It’s a busy week at the movies — three mainstream titles and four art ones. Well, four that we’re calling art titles because we are charitable. Also, they definitely aren’t mainstream — art or not. With so much to weigh, we should probably get down to it.
Two of the art titles are pretty darn fine. One of them is more than that. Let’s start with that one, which is Ira Sachs’ Love Is Strange (opening Friday at The Carolina and Fine Arts). The film stars John Lithgow and Alfred Molina as an aging gay couple who lose their home and have to live with relatives or friends — none of whom can take both of them. If this sounds a little familiar, that’s probably because it’s a reworking of Leo McCarey’s 1937 classic, Make Way for Tomorrow — only with a gay couple and in modern terms. It in no way disgraces the earlier film, but it also has an identity and a tone all its own. Despite touching on many of the same specifics, I wouldn’t call it a remake in any real sense.. There’s an irony here that’s absent from the original, since Love Is Strange finds the couple’s problems beginning when the law finally — after being together nearly 40 years — allows them to get married. It’s this marriage that loses Molina his job as music teacher at a Catholic school. What follows is perhaps the most beautiful and poignant film I’ve seen all year.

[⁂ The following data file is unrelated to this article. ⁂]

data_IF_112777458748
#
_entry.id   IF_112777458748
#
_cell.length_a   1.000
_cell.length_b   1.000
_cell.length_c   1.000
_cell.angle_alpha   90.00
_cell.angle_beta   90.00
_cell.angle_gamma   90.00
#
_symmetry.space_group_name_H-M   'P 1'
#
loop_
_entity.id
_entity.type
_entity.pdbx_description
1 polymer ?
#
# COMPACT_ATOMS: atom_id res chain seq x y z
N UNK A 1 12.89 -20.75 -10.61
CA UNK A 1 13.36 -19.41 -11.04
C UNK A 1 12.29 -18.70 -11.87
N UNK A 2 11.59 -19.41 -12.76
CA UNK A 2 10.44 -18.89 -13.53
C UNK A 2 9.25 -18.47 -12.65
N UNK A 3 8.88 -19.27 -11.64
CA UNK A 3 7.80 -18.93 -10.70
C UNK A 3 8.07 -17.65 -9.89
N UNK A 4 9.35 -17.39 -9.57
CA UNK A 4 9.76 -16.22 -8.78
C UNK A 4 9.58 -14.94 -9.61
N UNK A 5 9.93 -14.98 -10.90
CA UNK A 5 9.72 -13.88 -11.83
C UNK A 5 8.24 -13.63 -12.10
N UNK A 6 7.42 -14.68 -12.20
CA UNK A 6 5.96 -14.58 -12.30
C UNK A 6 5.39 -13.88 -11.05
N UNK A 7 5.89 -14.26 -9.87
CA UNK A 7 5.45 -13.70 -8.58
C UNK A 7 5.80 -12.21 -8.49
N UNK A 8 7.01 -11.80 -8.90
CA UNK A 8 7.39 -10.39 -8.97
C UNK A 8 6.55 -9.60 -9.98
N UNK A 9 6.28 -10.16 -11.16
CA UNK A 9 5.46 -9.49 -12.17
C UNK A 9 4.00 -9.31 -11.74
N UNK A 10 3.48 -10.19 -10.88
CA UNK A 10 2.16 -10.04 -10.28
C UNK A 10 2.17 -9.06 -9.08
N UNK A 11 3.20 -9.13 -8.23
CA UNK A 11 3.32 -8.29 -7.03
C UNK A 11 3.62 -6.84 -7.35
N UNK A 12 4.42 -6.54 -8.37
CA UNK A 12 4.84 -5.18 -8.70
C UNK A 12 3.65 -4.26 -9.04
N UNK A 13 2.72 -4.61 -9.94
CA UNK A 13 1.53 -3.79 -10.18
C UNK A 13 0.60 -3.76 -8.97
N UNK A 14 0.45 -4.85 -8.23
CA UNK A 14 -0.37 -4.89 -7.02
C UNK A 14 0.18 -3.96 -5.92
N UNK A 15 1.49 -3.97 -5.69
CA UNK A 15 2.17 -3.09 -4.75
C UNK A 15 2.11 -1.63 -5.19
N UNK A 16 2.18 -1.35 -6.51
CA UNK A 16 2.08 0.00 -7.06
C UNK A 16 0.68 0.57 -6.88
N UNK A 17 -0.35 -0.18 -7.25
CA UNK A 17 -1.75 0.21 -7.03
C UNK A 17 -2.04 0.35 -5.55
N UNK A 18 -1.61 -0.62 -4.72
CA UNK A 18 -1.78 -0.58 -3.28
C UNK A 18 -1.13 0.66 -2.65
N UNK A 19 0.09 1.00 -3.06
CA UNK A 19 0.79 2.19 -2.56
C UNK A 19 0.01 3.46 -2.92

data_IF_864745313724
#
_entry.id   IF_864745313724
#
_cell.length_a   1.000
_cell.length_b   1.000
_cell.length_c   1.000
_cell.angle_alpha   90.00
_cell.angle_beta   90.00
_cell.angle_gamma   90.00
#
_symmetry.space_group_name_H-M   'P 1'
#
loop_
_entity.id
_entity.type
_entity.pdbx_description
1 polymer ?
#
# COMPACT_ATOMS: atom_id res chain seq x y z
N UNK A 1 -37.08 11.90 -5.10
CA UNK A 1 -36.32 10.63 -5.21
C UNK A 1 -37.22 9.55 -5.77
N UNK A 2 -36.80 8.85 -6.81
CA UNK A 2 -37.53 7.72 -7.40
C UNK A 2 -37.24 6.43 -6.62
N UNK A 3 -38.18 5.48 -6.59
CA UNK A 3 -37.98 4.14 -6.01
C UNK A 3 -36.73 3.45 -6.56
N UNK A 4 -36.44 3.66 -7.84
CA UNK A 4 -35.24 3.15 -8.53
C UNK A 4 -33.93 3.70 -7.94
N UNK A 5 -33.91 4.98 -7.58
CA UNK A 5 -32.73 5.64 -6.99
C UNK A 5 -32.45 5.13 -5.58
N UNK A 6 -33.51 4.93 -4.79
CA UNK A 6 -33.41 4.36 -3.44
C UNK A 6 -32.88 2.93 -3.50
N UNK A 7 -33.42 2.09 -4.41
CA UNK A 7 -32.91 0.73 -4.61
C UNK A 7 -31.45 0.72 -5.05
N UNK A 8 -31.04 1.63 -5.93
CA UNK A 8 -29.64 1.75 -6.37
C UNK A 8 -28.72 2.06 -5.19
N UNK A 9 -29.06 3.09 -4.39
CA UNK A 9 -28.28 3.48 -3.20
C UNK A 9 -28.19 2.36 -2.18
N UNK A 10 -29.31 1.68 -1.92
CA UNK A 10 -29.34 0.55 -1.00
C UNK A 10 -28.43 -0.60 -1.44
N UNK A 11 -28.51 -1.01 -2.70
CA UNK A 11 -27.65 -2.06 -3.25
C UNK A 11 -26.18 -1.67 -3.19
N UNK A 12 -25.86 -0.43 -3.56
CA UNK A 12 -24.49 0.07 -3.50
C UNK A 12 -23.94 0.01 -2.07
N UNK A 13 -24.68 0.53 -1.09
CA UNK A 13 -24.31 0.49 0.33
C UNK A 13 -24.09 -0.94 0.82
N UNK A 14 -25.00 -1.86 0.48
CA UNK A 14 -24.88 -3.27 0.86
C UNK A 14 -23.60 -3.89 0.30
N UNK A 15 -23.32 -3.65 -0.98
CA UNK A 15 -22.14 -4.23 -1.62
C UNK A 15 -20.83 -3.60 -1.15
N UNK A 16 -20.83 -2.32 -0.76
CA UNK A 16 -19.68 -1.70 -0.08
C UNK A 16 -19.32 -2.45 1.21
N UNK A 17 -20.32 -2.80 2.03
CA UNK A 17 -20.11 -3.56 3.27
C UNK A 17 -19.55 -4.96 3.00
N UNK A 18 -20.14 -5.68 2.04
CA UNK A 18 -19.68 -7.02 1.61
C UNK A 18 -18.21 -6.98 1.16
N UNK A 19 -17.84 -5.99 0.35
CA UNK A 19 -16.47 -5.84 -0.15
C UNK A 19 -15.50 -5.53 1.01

Also very good — close to exceptional — is Ned Benson’s debut film, The Disappearance of Eleanor Rigby: Them (opening Friday at The Carolina). As you may know this was originally two films — a Him and a Her look at a marriage disintegrating in the wake of a tragedy. After the film was bought by the Weisnsteins, Harvey decided that Benson needed to combine the two films into this one 122 minute feature. (The Weinsteins plan a “limited” release of the two part version in October.) Here’s the thing — I so like this combined version that I’m now a little skeptical about the two part version, but no matter. The point is that I strongly recommend this combined version. James McAvoy and Jessica Chastain are perfectly cast, but the supporting players — William Hurt, Isabelle Huppert, Ciaran Hinds, Viola Davis — and their characters might just be even better.